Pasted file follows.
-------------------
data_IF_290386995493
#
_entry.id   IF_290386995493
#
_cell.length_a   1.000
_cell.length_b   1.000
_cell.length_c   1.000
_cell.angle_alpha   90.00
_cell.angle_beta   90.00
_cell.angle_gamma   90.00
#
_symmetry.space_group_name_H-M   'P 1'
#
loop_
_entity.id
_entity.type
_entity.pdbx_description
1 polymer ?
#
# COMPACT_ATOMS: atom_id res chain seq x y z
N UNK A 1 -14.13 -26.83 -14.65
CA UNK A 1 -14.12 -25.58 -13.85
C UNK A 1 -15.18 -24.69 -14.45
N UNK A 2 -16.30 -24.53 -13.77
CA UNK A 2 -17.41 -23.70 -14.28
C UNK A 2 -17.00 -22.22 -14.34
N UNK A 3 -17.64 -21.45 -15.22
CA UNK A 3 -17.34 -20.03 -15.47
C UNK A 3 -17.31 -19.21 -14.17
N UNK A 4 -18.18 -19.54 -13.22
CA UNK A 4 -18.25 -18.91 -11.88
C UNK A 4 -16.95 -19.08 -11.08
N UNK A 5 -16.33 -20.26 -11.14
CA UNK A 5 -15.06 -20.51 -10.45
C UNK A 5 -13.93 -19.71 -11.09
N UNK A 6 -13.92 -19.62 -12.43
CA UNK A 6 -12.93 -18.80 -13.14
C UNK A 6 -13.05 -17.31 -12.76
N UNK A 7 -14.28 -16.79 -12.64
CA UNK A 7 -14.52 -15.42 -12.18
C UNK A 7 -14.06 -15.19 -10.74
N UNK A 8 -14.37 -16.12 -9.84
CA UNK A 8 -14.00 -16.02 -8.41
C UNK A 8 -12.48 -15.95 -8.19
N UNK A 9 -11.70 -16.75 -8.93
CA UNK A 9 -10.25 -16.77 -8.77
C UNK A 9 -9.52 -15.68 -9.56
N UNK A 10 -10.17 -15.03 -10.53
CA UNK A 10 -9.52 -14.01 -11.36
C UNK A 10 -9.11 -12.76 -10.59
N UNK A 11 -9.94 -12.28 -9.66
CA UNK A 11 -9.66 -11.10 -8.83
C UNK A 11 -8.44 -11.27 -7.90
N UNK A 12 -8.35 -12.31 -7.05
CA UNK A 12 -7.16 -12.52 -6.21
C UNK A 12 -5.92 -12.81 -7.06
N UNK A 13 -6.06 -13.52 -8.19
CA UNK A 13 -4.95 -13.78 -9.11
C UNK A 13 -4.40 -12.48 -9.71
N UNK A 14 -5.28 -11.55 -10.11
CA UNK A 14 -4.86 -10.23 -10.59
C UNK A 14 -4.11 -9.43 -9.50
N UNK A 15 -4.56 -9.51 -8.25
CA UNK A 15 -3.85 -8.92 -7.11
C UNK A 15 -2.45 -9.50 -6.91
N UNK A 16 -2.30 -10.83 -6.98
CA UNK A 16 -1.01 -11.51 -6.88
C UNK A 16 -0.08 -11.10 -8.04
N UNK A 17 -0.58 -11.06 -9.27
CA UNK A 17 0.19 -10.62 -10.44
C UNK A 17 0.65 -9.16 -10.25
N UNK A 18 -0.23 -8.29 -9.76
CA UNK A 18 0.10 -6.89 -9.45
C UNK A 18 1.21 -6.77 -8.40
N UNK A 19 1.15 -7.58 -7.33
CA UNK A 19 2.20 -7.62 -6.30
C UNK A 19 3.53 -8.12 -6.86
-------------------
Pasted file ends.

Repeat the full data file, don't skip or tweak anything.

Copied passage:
data_IF_290386995493
#
_entry.id   IF_290386995493
#
_cell.length_a   1.000
_cell.length_b   1.000
_cell.length_c   1.000
_cell.angle_alpha   90.00
_cell.angle_beta   90.00
_cell.angle_gamma   90.00
#
_symmetry.space_group_name_H-M   'P 1'
#
loop_
_entity.id
_entity.type
_entity.pdbx_description
1 polymer ?
#
# COMPACT_ATOMS: atom_id res chain seq x y z
N UNK A 1 -14.13 -26.83 -14.65
CA UNK A 1 -14.12 -25.58 -13.85
C UNK A 1 -15.18 -24.69 -14.45
N UNK A 2 -16.30 -24.53 -13.77
CA UNK A 2 -17.41 -23.70 -14.28
C UNK A 2 -17.00 -22.22 -14.34
N UNK A 3 -17.64 -21.45 -15.22
CA UNK A 3 -17.34 -20.03 -15.47
C UNK A 3 -17.31 -19.21 -14.17
N UNK A 4 -18.18 -19.54 -13.22
CA UNK A 4 -18.25 -18.91 -11.88
C UNK A 4 -16.95 -19.08 -11.08
N UNK A 5 -16.33 -20.26 -11.14
CA UNK A 5 -15.06 -20.51 -10.45
C UNK A 5 -13.93 -19.71 -11.09
N UNK A 6 -13.92 -19.62 -12.43
CA UNK A 6 -12.93 -18.80 -13.14
C UNK A 6 -13.05 -17.31 -12.76
N UNK A 7 -14.28 -16.79 -12.64
CA UNK A 7 -14.52 -15.42 -12.18
C UNK A 7 -14.06 -15.19 -10.74
N UNK A 8 -14.37 -16.12 -9.84
CA UNK A 8 -14.00 -16.02 -8.41
C UNK A 8 -12.48 -15.95 -8.19
N UNK A 9 -11.70 -16.75 -8.93
CA UNK A 9 -10.25 -16.77 -8.77
C UNK A 9 -9.52 -15.68 -9.56
N UNK A 10 -10.17 -15.03 -10.53
CA UNK A 10 -9.52 -14.01 -11.36
C UNK A 10 -9.11 -12.76 -10.59
N UNK A 11 -9.94 -12.28 -9.66
CA UNK A 11 -9.66 -11.10 -8.83
C UNK A 11 -8.44 -11.27 -7.90
N UNK A 12 -8.35 -12.31 -7.05
CA UNK A 12 -7.16 -12.52 -6.21
C UNK A 12 -5.92 -12.81 -7.06
N UNK A 13 -6.06 -13.52 -8.19
CA UNK A 13 -4.95 -13.78 -9.11
C UNK A 13 -4.40 -12.48 -9.71
N UNK A 14 -5.28 -11.55 -10.11
CA UNK A 14 -4.86 -10.23 -10.59
C UNK A 14 -4.11 -9.43 -9.50
N UNK A 15 -4.56 -9.51 -8.25
CA UNK A 15 -3.85 -8.92 -7.11
C UNK A 15 -2.45 -9.50 -6.91
N UNK A 16 -2.30 -10.83 -6.98
CA UNK A 16 -1.01 -11.51 -6.88
C UNK A 16 -0.08 -11.10 -8.04
N UNK A 17 -0.58 -11.06 -9.27
CA UNK A 17 0.19 -10.62 -10.44
C UNK A 17 0.65 -9.16 -10.25
N UNK A 18 -0.23 -8.29 -9.76
CA UNK A 18 0.10 -6.89 -9.45
C UNK A 18 1.21 -6.77 -8.40
N UNK A 19 1.15 -7.58 -7.33
CA UNK A 19 2.20 -7.62 -6.30
C UNK A 19 3.53 -8.12 -6.86